Sydney

Letter from Sydney Spencer to his sister Florence Image (D/EZ177/8/2/22)

A German commander with a sense of humour

On their trip to Cornwall, Florence and John Maxwell Image heard an entertaining if unlikely tale.

29 Barton Road
27 Aug. ‘17
My most dear old man

On Thursday to Landsend, stopping our car for tea at the famous Gurrend’s Head. Here was current a pleasing myth. It is a desolate scene, with one tiny farm house and a shabby aleshop calling itself an Inn. To this latter came, recently, an affable stranger in mufti, who called for a drink, wrote his name in the guest book, and went. Not until afterwards was he discovered to have been the Commander of a U-boat in the sea below! That man had a sense of humour.

Letter from John Maxwell Image, Cambridge don, to W F Smith (D/EX801/2)

Living at an awful rate

Percy Spencer told his sister Florence about his experiences training as an officer.

No 5 OCB
Room G8
New Court
Trinity College
Cambridge

Aug 18
My dear WF

We’re living at an awful rate and feel very used up at the end of the week. No doubt as soon as we have the rough edges taken off, it won’t be such a physical strain and we shall all be as fit as fiddles.

At the Cadet Club my first cup of coffee was handed to me by the girl you introduced me to. I can’t think of her name.

A wounded soldier has recognised me. I couldn’t remember his name, but being reminded by him that he belonged to the 4th Welsh Fusiliers of our Division, I plunged desperately, addressed him as Sergeant Jones and won….

Yours ever
Percy

Letter from Percy Spencer (D/EZ177/7/6/65-66)

The chemistry of the gas helmet

After a period training at Kinmel Park in Wales, studying such matters as the workings of the gas helmet issued to troops, Percy Spencer wrote to sister Florence Image with good news.

Aug 10, 1917
My dear WF

Thanks to John my address is
Cadet P J Spencer
B Company
No. 5 Officer Cadet Battalion
Trinity College
Cambridge

All the bad men from Kinmel are here too, so at any rate I feel I shall have a moral advantage.

I’ve just been trying to get the rules and regulations into my head. Luckily I realised early that it couldn’t be done and gave it up….

You are quite right about Kinmel. I was awfully well and jolly there, and look and feel very fit. Even the lectures were entertaining, no matter how dry. For instance one lecturer (a schoolmaster before the war) taking us in musketry, and looking very brainy, explained (in fact he was so pleased with the idea, he explained it twice) that “an explosion is the immediate or spontaneous transition of a solid into a gas. Q.E.D., which those of you who have studied Euclid will know means Quod erat dictum!!!”

We also had some very interesting lectures on the gas or PH ‘Elmet. Really they were not so much lectures on the helmet as they were upon methods of dodging learned recruits. If I am unlucky enough to get hold of some recruit who evinces a knowledge of chemistry, I am to switch off on to the mechanism of the helmet, of which he’ll probably be ignorant, and vice versa. Presumably if one is unlucky enough to be landed with a recruit who knows both the mechanism & the chemistry of the helmet there is nothing to be done but to lead him gently to the gas chamber….

Yours ever
Percy

Letter from Percy Spencer (D/EZ177/7/6/62-64)

“Scalps” secured by our airships

Even an idyllic seaside holiday for the Images was interrupted by the war.

Polcurrian Hotel
Mullion
S. Cornwall

Monday, Aug. 6, 1917

My very dear old man

O but this is a heavenly morning! Brilliant sky, such as I never saw in England before, in August – and the bay underneath my window of such glorious dazzling blue as I think would equal – or put to shame – South Seas or Tropics – and underneath it all, the sneaking deadly submarine. One came in here ten days ago, but had to quit re infecta, without any murders.

But a couple of young ladies from this hotel actually saw, last week, at the Lizard, 6 miles away, a U-boat torpedo strike a steamer and heard the explosion. And a man, who had cycled over, described to me the passionate race of 3 English destroyers to the rescue and our own Mullion airship hovering overhead. They did not get that submarine, though: or at least will not own to it. Discipline makes them very reticent. Still, in less guarded moments, hints are dropped as to several “scalps” secured by one or other of the airships….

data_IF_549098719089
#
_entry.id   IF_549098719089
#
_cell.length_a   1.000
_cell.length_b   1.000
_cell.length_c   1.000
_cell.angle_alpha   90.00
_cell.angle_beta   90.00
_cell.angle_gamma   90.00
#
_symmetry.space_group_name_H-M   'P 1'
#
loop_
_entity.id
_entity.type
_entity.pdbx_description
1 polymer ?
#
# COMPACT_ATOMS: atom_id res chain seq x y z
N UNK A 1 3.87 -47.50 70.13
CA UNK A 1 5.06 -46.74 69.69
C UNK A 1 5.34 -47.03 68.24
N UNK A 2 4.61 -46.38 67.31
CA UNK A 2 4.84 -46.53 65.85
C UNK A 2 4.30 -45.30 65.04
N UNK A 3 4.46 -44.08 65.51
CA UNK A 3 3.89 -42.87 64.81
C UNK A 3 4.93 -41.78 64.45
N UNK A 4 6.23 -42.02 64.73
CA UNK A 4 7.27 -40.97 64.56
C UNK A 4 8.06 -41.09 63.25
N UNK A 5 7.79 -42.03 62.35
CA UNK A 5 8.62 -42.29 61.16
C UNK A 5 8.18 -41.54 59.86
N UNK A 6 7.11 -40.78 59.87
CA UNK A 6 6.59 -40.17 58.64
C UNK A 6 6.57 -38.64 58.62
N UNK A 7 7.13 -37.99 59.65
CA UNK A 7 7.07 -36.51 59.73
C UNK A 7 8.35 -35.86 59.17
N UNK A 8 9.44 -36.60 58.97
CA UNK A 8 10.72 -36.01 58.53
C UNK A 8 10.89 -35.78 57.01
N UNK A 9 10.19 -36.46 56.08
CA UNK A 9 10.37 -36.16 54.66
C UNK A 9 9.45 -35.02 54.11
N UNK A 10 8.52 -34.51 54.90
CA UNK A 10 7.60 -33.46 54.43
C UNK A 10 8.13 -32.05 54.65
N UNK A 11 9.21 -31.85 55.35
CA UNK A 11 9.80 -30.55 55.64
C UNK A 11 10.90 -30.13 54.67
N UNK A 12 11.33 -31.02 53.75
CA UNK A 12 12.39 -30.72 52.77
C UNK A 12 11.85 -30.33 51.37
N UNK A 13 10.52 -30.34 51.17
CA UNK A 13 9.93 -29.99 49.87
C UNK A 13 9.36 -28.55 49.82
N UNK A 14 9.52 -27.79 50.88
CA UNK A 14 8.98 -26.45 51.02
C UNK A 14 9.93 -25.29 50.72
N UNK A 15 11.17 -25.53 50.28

Letters tell us … of two raids there – raids never mentioned yet in any newspaper!

Letter from John Maxwell Image to W F Smith (D/EX801/2)

“All right, now mind all you – will attend the next – parade”

Back in the UK as he undertook officer training, Percy Spencer was amused by a sergeant particularly keen on ensuring religious observance.

July 29, 1917
My dear WF

Sunday, and if there could have been any doubt about it, this was settled by the burly orderly sergeant who appeared in our hut at 9.50 am and in stentorian tones demanded all Nonconformists on parade. Nobody moving, he added. “All right, now mind all of you – will attend the next – parade, C of E. Doesn’t matter a – what you are. Understand?” and I’ve no doubt he sings hymns beautifully.

There are strong rumours that we should be away from here by Friday next at latest. But I have nothing definite to go upon.

If I get 3 or 4 days I shall run up to London and get my kit together. Here I have nothing but army clothes. At the cadet school I shall want quite a lot of civilian things I have.

I am writing on the front at Abergele, a very quiet little place, charmingly situated north of St Ormes Head. On Tuesdays we come here to bathe – a great privilege but rather spoilt by the march here which the officer who takes us tries to do at 150 paces a minute, a frightful step.

I’ve heard from Will this week. He seems very well and still deep in the heights of mountains and size of lakes.

Yours ever
Percy

Letter from Percy Spencer to his sister Florence Image (D/EZ177/7/6/58-61)

The “Scroungers’ Retreat”

Percy Spencer wrote to sister Florence to tell her about his experiences in officer training. His fellow trainees were mainly NCOs with experience of the worst of the war, and were not easily corraled by their superiors.

Attd C Company
58th TRB
Sergeants Mess
No 9 Camp
Kinmel Park
Rhyl

July 26, 1917
My dear WF

I’m very fit indeed, working very hard and always hungry. We are exceptionally well fed, I think, and conditions are good.

It’s very difficult to write as several of the boys are telling their experiences, and every now and then they touch ground I know and I have to join in. One man has just been minutely describing the bundling and labelling of corpses for the fat factory as seen by him, and another the manacling of maritime gunners to their guns, also as seen by him. Both descriptions are so minute and definite as to be convincing. I’ve only to meet someone who has actually seen a corpse factory and I shall be a confirmed Kadaverite.